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The Magic Cafe Forum Index » » Not very magical, still... » » It's Time We Had A Little 'Torque' (2 Likes) Printer Friendly Version

Devious
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The following is a device that demonstrates how satellites
adjust their attitude in zero gravity. Whilst it was
speculated that altitude adjustments would be possible,
without a surface to push against, it was not so.

My statement above is not referenced in the video clip.
This device has nothing to do with gyroscopes as it
relates to movement.

The Cubli uses reaction torques to control movement,
furthermore it works in opposite fashion from a gyroscope.
The only commonalities are the rotating disks.

Try to imagine several of these working in conjunction
to create temporary stairs, walls, bridges etc...not only
were these experiments carried but others as well using
much larger cubes.

This is a wonderful research group based in Zurich.
Any student wishing to earn an M.A. on this work, the
contact data follows.

Lead Researchers: Gajamohan Mohanarajah and Raffaello D'Andrea

This work was done at the Institute for Dynamic Systems and Control,
ETH Zurich, Switzerland and was funded in part by the Swiss National
Science Foundation (SNSF), grant number 146717.

www.idsc.ethz.ch

Devious Deceptions
"Gadol Elohai!"
L'Chaim!
MobilityBundle
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Las Vegas/Boston
120 Posts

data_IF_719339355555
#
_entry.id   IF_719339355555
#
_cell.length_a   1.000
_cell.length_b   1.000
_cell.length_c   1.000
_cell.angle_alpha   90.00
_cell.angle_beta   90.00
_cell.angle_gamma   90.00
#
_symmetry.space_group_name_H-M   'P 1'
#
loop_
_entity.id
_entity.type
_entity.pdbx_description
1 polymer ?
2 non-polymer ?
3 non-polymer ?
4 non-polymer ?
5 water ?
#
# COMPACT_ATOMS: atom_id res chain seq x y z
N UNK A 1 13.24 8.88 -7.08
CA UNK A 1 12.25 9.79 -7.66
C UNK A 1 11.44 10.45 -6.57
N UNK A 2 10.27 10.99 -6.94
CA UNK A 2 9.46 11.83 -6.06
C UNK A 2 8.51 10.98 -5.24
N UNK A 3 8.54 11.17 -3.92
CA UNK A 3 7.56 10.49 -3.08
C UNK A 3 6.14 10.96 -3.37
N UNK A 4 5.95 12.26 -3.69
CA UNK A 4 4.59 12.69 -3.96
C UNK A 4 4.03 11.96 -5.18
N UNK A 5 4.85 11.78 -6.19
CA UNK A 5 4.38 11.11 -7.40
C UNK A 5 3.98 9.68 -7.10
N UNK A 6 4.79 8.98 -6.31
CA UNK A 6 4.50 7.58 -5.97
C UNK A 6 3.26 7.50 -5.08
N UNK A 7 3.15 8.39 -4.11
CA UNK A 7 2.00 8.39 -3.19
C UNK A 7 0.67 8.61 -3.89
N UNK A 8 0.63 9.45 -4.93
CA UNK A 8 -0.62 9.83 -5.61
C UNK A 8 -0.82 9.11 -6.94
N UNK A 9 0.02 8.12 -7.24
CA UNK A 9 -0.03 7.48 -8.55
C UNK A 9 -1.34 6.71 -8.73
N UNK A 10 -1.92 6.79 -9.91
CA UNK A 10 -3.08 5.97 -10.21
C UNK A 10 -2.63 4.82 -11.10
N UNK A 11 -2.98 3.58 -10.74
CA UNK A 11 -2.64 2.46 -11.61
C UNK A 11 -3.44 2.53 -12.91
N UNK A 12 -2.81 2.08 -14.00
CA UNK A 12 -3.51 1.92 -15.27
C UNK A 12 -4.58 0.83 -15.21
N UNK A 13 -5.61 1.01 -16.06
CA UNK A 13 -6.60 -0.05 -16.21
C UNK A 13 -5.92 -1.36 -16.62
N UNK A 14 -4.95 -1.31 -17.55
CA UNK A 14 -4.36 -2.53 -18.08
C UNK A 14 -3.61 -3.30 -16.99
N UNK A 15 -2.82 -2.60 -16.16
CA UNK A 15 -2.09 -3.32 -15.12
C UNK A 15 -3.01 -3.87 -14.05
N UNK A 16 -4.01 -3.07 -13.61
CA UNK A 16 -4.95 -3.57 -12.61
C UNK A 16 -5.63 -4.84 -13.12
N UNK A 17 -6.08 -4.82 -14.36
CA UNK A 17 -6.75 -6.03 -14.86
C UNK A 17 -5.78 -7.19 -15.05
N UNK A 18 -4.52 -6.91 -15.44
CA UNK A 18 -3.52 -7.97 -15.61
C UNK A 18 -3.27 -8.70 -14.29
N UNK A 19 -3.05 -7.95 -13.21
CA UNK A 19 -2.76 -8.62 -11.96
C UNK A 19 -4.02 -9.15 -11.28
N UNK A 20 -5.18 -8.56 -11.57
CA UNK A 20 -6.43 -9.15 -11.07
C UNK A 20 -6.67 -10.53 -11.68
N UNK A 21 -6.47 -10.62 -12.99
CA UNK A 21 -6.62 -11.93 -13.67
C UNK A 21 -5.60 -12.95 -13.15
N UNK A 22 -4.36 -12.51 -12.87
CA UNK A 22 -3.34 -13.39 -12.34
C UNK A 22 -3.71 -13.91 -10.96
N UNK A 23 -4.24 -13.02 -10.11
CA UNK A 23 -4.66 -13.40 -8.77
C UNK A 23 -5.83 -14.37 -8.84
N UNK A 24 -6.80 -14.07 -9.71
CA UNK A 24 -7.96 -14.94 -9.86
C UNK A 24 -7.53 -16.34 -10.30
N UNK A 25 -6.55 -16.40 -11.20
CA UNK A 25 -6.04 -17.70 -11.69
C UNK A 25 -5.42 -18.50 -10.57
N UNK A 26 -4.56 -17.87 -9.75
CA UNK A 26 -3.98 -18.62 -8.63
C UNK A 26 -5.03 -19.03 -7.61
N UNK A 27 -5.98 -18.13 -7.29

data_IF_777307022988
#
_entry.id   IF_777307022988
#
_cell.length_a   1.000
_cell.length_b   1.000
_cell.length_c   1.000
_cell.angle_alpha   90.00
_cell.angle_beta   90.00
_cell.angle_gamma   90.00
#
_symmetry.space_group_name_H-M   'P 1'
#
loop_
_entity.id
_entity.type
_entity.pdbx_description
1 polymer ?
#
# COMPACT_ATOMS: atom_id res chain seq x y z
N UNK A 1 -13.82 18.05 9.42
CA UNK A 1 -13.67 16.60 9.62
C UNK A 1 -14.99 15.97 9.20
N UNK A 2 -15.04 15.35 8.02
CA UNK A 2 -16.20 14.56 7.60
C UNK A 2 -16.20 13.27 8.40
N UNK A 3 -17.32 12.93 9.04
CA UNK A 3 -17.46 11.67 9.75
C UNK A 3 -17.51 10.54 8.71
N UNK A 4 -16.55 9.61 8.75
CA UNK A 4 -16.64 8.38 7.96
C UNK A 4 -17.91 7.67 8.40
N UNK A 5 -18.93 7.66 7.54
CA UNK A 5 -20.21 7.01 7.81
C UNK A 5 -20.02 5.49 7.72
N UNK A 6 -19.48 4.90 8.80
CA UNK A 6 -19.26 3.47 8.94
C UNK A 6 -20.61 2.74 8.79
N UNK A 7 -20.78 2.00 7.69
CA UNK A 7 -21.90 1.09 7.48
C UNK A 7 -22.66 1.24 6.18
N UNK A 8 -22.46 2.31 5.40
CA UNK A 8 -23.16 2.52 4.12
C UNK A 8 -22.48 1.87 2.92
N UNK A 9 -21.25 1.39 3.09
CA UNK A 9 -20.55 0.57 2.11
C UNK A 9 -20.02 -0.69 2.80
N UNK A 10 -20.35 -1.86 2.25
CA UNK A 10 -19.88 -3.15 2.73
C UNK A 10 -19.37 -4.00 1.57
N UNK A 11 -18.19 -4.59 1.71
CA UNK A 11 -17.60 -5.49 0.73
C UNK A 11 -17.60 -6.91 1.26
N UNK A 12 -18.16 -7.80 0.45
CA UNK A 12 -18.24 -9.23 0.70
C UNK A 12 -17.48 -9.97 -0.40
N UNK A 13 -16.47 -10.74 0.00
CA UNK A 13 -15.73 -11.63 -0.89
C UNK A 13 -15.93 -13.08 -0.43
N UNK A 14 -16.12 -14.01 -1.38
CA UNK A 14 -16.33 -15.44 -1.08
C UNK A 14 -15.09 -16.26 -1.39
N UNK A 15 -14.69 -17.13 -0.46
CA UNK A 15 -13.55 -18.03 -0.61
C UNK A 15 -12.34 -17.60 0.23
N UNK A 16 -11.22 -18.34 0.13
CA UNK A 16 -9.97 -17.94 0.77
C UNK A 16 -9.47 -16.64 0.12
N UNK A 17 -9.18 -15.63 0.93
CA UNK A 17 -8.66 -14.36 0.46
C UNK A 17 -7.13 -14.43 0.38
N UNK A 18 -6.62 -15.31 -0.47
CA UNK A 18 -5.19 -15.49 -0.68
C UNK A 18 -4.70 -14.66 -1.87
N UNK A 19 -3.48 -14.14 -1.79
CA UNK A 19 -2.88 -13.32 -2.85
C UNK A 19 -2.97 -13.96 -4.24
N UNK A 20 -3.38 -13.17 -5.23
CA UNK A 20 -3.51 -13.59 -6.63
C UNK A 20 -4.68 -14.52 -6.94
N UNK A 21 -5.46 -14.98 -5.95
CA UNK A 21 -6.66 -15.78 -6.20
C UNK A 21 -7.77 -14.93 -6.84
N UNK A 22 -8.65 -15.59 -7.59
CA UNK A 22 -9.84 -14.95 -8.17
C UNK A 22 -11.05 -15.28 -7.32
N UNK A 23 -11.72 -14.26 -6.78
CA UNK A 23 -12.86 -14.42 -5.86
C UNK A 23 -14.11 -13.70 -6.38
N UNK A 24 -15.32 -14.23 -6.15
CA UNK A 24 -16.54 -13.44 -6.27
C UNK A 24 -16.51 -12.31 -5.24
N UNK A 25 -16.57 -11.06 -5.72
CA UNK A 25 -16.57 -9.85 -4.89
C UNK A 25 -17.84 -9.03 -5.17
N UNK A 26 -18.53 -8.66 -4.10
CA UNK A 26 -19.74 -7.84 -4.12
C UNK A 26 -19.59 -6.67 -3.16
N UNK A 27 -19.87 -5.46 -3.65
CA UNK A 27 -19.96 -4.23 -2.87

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Spinning cube from about the 1:00 mark: best dinner party centerpiece ever.
Devious
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Very true Mobile One!
I was expecting a little more insight from you though sir,
with your widget and thingy skills background. Smile
Devious Deceptions
"Gadol Elohai!"
L'Chaim!
MobilityBundle
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Heh, sorry... you may not know, but I excel in centerpieces! Smile

(Okay okay, kidding.)

But, hopefully not to disappoint, here's two things on the topic of inertia:

1. The Cubli kind of reminds me of a friend of mine from high school. He was obsessed with solving this problem: suppose you're in space, in a region with no appreciable environmental gravitational or electromagnetic fields, no appreciable solar wind or particle flow, etc. You're in a ship, and you want to accelerate in some direction. You have a practically unlimited power source, but you're not allowed to jettison anything from the ship. So, no rocket exhaust, etc. Can it be done? (Also, for the purposes of this question, assume a 19th century understanding of physics... no Casimir effect or other crazy quantum vacuum tricks, etc.) On its face, traveling subject to these constraints would appear to violate conservation of momentum. On the other hand, my friend swore he had a technique for accelerating under these conditions.